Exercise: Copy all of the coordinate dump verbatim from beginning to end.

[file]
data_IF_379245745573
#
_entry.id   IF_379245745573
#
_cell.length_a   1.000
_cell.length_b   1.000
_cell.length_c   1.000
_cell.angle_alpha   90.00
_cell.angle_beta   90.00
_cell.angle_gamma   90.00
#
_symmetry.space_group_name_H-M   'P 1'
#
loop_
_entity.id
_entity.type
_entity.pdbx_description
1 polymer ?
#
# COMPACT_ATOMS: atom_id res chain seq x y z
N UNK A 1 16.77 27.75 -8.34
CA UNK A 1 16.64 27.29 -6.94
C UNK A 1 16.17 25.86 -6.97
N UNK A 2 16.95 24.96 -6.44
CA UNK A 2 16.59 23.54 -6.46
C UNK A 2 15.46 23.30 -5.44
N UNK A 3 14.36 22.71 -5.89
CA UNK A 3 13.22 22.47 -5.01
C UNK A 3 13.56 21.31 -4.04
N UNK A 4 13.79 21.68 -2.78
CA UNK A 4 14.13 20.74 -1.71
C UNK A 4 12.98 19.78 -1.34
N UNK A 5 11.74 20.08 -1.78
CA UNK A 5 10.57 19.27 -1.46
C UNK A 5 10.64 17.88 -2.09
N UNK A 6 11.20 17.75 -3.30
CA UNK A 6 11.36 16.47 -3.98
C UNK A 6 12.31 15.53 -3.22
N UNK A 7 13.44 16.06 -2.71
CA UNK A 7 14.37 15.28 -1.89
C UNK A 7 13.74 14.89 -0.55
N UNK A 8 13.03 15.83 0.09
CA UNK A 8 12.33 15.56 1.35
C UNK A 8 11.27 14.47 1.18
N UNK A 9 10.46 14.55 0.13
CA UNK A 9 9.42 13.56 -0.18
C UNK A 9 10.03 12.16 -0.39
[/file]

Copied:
data_IF_379245745573
#
_entry.id   IF_379245745573
#
_cell.length_a   1.000
_cell.length_b   1.000
_cell.length_c   1.000
_cell.angle_alpha   90.00
_cell.angle_beta   90.00
_cell.angle_gamma   90.00
#
_symmetry.space_group_name_H-M   'P 1'
#
loop_
_entity.id
_entity.type
_entity.pdbx_description
1 polymer ?
#
# COMPACT_ATOMS: atom_id res chain seq x y z
N UNK A 1 16.77 27.75 -8.34
CA UNK A 1 16.64 27.29 -6.94
C UNK A 1 16.17 25.86 -6.97
N UNK A 2 16.95 24.96 -6.44
CA UNK A 2 16.59 23.54 -6.46
C UNK A 2 15.46 23.30 -5.44
N UNK A 3 14.36 22.71 -5.89
CA UNK A 3 13.22 22.47 -5.01
C UNK A 3 13.56 21.31 -4.04
N UNK A 4 13.79 21.68 -2.78
CA UNK A 4 14.13 20.74 -1.71
C UNK A 4 12.98 19.78 -1.34
N UNK A 5 11.74 20.08 -1.78
CA UNK A 5 10.57 19.27 -1.46
C UNK A 5 10.64 17.88 -2.09
N UNK A 6 11.20 17.75 -3.30
CA UNK A 6 11.36 16.47 -3.98
C UNK A 6 12.31 15.53 -3.22
N UNK A 7 13.44 16.06 -2.71
CA UNK A 7 14.37 15.28 -1.89
C UNK A 7 13.74 14.89 -0.55
N UNK A 8 13.03 15.83 0.09
CA UNK A 8 12.33 15.56 1.35
C UNK A 8 11.27 14.47 1.18
N UNK A 9 10.46 14.55 0.13
CA UNK A 9 9.42 13.56 -0.18
C UNK A 9 10.03 12.16 -0.39